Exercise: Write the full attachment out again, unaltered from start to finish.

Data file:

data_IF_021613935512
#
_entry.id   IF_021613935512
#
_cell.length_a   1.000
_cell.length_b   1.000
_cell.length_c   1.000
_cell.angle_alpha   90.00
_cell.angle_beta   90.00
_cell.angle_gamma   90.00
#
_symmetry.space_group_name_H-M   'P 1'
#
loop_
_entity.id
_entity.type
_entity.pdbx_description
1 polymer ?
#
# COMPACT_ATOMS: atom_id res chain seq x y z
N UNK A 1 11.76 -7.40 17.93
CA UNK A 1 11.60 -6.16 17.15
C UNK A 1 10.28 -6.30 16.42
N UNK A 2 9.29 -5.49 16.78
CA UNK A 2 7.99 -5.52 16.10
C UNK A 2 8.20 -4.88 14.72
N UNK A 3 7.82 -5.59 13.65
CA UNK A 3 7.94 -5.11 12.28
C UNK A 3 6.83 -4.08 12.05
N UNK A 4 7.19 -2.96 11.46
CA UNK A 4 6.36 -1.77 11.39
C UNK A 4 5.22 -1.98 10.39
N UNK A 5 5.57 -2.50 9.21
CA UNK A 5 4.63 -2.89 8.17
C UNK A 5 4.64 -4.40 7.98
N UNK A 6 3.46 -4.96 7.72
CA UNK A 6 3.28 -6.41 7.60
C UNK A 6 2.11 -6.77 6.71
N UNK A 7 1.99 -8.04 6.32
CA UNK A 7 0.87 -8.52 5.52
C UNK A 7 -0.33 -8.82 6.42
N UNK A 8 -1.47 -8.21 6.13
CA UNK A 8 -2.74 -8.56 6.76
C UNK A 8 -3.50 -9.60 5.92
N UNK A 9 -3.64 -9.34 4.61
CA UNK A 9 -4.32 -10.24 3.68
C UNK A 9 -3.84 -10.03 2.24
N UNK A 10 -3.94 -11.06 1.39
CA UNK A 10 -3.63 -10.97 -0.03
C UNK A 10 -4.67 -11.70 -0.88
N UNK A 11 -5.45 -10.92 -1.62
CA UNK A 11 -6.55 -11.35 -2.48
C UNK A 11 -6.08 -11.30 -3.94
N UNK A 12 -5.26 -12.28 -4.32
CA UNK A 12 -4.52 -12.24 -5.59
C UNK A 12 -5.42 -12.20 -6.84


data_IF_021613935512
#
_entry.id   IF_021613935512
#
_cell.length_a   1.000
_cell.length_b   1.000
_cell.length_c   1.000
_cell.angle_alpha   90.00
_cell.angle_beta   90.00
_cell.angle_gamma   90.00
#
_symmetry.space_group_name_H-M   'P 1'
#
loop_
_entity.id
_entity.type
_entity.pdbx_description
1 polymer ?
#
# COMPACT_ATOMS: atom_id res chain seq x y z
N UNK A 1 11.76 -7.40 17.93
CA UNK A 1 11.60 -6.16 17.15
C UNK A 1 10.28 -6.30 16.42
N UNK A 2 9.29 -5.49 16.78
CA UNK A 2 7.99 -5.52 16.10
C UNK A 2 8.20 -4.88 14.72
N UNK A 3 7.82 -5.59 13.65
CA UNK A 3 7.94 -5.11 12.28
C UNK A 3 6.83 -4.08 12.05
N UNK A 4 7.19 -2.96 11.46
CA UNK A 4 6.36 -1.77 11.39
C UNK A 4 5.22 -1.98 10.39
N UNK A 5 5.57 -2.50 9.21
CA UNK A 5 4.63 -2.89 8.17
C UNK A 5 4.64 -4.40 7.98
N UNK A 6 3.46 -4.96 7.72
CA UNK A 6 3.28 -6.41 7.60
C UNK A 6 2.11 -6.77 6.71
N UNK A 7 1.99 -8.04 6.32
CA UNK A 7 0.87 -8.52 5.52
C UNK A 7 -0.33 -8.82 6.42
N UNK A 8 -1.47 -8.21 6.13
CA UNK A 8 -2.74 -8.56 6.76
C UNK A 8 -3.50 -9.60 5.92
N UNK A 9 -3.64 -9.34 4.61
CA UNK A 9 -4.32 -10.24 3.68
C UNK A 9 -3.84 -10.03 2.24
N UNK A 10 -3.94 -11.06 1.39
CA UNK A 10 -3.63 -10.97 -0.03
C UNK A 10 -4.67 -11.70 -0.88
N UNK A 11 -5.45 -10.92 -1.62
CA UNK A 11 -6.55 -11.35 -2.48
C UNK A 11 -6.08 -11.30 -3.94
N UNK A 12 -5.26 -12.28 -4.32
CA UNK A 12 -4.52 -12.24 -5.59
C UNK A 12 -5.42 -12.20 -6.84